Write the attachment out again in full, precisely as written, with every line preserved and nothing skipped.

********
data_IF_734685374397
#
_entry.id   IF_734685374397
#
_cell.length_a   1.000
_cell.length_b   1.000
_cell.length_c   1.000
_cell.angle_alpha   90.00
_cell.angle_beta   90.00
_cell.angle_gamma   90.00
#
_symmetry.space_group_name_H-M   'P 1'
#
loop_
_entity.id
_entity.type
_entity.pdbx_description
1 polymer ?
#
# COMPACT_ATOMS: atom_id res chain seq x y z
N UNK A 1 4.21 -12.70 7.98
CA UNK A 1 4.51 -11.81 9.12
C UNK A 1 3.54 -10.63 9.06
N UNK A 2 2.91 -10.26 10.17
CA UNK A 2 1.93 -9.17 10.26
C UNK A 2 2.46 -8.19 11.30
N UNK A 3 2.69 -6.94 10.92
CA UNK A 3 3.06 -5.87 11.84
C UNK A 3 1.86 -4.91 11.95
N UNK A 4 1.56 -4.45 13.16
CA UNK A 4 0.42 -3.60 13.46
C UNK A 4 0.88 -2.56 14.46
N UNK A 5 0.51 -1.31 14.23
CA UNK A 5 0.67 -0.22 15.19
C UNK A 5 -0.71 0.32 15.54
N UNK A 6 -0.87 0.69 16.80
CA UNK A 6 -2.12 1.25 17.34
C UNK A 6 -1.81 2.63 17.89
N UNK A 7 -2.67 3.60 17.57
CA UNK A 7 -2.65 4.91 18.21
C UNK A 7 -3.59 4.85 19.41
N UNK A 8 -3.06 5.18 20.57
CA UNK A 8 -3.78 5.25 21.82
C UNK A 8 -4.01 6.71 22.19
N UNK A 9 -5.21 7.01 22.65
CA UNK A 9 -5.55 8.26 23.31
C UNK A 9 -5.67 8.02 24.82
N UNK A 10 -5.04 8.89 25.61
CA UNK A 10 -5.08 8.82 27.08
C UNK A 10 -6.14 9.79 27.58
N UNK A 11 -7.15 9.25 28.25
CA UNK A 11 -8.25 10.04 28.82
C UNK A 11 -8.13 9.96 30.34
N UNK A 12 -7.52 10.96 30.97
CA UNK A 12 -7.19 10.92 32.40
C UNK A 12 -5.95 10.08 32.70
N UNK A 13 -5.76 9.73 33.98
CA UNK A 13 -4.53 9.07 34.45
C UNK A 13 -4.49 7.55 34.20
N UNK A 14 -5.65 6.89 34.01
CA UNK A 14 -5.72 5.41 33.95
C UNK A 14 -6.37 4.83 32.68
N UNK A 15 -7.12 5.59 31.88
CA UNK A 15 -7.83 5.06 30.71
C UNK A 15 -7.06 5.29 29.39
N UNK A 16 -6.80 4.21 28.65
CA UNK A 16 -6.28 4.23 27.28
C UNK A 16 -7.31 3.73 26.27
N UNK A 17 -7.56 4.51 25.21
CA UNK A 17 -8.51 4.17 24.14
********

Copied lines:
data_IF_734685374397
#
_entry.id   IF_734685374397
#
_cell.length_a   1.000
_cell.length_b   1.000
_cell.length_c   1.000
_cell.angle_alpha   90.00
_cell.angle_beta   90.00
_cell.angle_gamma   90.00
#
_symmetry.space_group_name_H-M   'P 1'
#
loop_
_entity.id
_entity.type
_entity.pdbx_description
1 polymer ?
#
# COMPACT_ATOMS: atom_id res chain seq x y z
N UNK A 1 4.21 -12.70 7.98
CA UNK A 1 4.51 -11.81 9.12
C UNK A 1 3.54 -10.63 9.06
N UNK A 2 2.91 -10.26 10.17
CA UNK A 2 1.93 -9.17 10.26
C UNK A 2 2.46 -8.19 11.30
N UNK A 3 2.69 -6.94 10.92
CA UNK A 3 3.06 -5.87 11.84
C UNK A 3 1.86 -4.91 11.95
N UNK A 4 1.56 -4.45 13.16
CA UNK A 4 0.42 -3.60 13.46
C UNK A 4 0.88 -2.56 14.46
N UNK A 5 0.51 -1.31 14.23
CA UNK A 5 0.67 -0.22 15.19
C UNK A 5 -0.71 0.32 15.54
N UNK A 6 -0.87 0.69 16.80
CA UNK A 6 -2.12 1.25 17.34
C UNK A 6 -1.81 2.63 17.89
N UNK A 7 -2.67 3.60 17.57
CA UNK A 7 -2.65 4.91 18.21
C UNK A 7 -3.59 4.85 19.41
N UNK A 8 -3.06 5.18 20.57
CA UNK A 8 -3.78 5.25 21.82
C UNK A 8 -4.01 6.71 22.19
N UNK A 9 -5.21 7.01 22.65
CA UNK A 9 -5.55 8.26 23.31
C UNK A 9 -5.67 8.02 24.82
N UNK A 10 -5.04 8.89 25.61
CA UNK A 10 -5.08 8.82 27.08
C UNK A 10 -6.14 9.79 27.58
N UNK A 11 -7.15 9.25 28.25
CA UNK A 11 -8.25 10.04 28.82
C UNK A 11 -8.13 9.96 30.34
N UNK A 12 -7.52 10.96 30.97
CA UNK A 12 -7.19 10.92 32.40
C UNK A 12 -5.95 10.08 32.70
N UNK A 13 -5.76 9.73 33.98
CA UNK A 13 -4.53 9.07 34.45
C UNK A 13 -4.49 7.55 34.20
N UNK A 14 -5.65 6.89 34.01
CA UNK A 14 -5.72 5.41 33.95
C UNK A 14 -6.37 4.83 32.68
N UNK A 15 -7.12 5.59 31.88
CA UNK A 15 -7.83 5.06 30.71
C UNK A 15 -7.06 5.29 29.39
N UNK A 16 -6.80 4.21 28.65
CA UNK A 16 -6.28 4.23 27.28
C UNK A 16 -7.31 3.73 26.27
N UNK A 17 -7.56 4.51 25.21
CA UNK A 17 -8.51 4.17 24.14